Jane's is reporting that the political leadership of Iran is increasingly reliant on the Revolutionary Guards (IRGC) to maintain power.
Having chosen the path of defiance in relation to the West and repression of domestic unease, Iranian Supreme Leader Ayatollah Ali Khamenei considers the IRGC officer class more apt at crisis management both at home and abroad than the bureaucratic leftovers from the presidencies of Ali-Akbar Hashemi Rafsanjani (1989-1997) and Mohammad Khatami (1997-2005).
This trend is reflected in the composition of President Mahmoud Ahmadinejad's government, appointments of provincial governors and the results of the 14 March 2008 parliamentary elections. Without Khamenei's blessing, who is the ultimate religious and political authority, this militirisation of politics could not have occurred, at least not at this pace.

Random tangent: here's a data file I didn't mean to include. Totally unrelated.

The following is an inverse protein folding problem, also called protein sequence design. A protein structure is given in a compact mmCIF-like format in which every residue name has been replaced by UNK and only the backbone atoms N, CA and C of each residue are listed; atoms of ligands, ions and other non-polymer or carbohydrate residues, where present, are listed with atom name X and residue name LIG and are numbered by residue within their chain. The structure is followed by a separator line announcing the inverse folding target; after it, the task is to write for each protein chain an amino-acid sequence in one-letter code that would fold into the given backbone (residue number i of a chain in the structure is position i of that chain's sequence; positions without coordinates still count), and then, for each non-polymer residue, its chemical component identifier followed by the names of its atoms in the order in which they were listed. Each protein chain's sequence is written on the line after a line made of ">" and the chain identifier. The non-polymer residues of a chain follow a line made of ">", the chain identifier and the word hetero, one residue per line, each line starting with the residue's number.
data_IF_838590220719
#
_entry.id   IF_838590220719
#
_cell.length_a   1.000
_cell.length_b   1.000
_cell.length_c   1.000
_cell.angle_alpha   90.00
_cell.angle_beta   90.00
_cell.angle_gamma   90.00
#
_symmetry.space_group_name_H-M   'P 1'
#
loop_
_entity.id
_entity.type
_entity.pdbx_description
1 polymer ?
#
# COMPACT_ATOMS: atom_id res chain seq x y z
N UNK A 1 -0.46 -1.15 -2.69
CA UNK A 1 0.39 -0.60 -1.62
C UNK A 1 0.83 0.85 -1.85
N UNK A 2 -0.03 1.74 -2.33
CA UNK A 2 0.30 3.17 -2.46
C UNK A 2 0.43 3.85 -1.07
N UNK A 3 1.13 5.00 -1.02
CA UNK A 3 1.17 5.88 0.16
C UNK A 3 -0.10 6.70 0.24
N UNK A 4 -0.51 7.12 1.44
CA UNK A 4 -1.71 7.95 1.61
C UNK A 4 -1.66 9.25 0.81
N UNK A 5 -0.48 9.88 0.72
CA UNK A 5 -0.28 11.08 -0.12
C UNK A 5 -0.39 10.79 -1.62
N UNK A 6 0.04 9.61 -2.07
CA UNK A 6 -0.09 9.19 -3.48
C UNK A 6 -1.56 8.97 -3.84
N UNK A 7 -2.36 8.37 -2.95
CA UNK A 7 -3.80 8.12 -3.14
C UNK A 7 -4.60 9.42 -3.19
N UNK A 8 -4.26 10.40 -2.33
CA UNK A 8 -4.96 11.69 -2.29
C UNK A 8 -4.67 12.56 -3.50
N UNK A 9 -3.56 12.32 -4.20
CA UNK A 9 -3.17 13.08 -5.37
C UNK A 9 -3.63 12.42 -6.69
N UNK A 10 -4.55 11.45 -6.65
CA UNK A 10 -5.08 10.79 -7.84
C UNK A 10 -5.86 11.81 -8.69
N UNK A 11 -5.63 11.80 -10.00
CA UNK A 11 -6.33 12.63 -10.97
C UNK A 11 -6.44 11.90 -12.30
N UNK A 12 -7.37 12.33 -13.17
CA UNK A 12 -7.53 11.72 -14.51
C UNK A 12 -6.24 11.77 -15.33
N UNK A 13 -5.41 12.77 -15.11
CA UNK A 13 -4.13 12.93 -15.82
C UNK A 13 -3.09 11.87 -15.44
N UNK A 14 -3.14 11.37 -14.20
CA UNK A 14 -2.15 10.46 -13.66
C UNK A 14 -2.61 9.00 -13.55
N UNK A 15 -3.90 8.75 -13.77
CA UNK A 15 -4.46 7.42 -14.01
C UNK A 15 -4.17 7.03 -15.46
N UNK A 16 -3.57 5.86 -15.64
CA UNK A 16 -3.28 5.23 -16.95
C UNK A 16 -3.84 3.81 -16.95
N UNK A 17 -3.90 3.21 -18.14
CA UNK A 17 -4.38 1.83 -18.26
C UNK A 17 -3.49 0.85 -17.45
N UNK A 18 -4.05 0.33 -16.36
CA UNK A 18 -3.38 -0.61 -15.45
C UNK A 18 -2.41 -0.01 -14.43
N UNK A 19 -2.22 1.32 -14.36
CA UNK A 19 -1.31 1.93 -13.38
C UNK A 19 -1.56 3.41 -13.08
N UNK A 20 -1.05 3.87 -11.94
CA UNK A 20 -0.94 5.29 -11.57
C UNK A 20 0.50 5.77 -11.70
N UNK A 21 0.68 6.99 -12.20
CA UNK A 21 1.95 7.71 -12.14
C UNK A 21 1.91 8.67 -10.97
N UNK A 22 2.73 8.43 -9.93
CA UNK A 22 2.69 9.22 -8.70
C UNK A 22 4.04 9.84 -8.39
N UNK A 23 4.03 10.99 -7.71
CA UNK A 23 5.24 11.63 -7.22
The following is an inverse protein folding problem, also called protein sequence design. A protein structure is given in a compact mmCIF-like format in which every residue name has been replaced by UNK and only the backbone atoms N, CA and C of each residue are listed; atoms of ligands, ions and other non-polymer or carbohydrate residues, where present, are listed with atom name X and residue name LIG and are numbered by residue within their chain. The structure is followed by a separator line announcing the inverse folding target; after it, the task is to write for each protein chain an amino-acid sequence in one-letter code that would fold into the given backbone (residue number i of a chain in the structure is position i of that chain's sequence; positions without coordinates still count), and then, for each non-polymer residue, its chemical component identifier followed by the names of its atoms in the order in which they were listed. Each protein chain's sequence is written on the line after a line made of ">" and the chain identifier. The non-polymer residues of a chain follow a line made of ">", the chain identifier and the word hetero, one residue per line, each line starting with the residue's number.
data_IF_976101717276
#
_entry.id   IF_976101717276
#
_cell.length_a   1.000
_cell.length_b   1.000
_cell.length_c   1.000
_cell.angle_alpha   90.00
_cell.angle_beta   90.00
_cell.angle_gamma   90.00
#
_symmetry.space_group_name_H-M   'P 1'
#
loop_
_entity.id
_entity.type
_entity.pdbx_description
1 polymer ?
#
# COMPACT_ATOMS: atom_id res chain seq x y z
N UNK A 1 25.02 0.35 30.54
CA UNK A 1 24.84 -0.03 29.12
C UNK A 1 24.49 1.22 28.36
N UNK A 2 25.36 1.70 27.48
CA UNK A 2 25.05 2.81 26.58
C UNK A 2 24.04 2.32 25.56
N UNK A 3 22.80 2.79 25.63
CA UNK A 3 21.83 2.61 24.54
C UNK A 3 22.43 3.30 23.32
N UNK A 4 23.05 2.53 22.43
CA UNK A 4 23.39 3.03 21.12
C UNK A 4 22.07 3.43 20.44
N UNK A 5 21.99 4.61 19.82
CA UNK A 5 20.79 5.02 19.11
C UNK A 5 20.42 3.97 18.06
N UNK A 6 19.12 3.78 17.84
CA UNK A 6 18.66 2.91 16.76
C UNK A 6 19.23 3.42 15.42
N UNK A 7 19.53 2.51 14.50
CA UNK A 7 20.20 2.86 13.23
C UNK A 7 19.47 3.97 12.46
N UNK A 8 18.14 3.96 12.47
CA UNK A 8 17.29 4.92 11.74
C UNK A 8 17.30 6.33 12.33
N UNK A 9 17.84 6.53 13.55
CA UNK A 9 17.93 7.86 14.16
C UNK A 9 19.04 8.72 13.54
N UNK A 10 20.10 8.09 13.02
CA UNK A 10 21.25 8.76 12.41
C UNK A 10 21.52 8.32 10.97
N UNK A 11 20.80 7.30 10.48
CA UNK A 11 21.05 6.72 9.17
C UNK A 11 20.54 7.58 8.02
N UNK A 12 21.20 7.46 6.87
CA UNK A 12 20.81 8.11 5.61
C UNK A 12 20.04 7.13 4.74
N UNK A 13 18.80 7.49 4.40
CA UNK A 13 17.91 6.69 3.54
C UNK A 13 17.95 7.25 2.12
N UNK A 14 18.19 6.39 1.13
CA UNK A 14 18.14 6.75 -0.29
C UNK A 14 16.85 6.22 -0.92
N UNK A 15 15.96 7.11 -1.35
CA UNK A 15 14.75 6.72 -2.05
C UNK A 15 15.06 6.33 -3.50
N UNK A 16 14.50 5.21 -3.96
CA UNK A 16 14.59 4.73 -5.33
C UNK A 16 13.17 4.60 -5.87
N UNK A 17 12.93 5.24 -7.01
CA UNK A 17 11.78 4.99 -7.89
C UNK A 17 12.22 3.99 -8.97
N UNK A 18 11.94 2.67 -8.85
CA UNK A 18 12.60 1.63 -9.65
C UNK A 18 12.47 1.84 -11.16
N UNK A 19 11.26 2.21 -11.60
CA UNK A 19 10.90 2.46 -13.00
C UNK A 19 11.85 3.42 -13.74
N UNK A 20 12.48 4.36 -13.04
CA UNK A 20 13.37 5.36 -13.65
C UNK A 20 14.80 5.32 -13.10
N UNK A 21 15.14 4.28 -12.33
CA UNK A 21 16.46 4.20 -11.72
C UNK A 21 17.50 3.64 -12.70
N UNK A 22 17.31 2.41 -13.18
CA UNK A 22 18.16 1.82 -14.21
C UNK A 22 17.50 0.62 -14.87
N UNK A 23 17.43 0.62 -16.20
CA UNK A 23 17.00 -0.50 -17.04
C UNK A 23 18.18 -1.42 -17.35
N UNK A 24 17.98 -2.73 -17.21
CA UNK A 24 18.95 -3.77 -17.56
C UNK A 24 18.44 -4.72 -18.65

Far from being an innovation, the IRGC's presence in the Ahmadinejad government continues a constant in the Islamic Republic's politics, in which the ideological officer corps has been represented in all but the shortlived transitional government of Prime Minister Mehdi Bazargan (February-November 1979). Still, the number of former IRGC members seems to have reached a new peak during the Ahmadinejad presidency. Besides Ahmadinejad, nine out of his 21 cabinet ministers all come from the IRGC.
The report in Jane's warns that Khamanei's reliance on the IRGC could in the long run make the Islamic Republic susceptible to military dictatorship, potentially replacing the theocratic regime.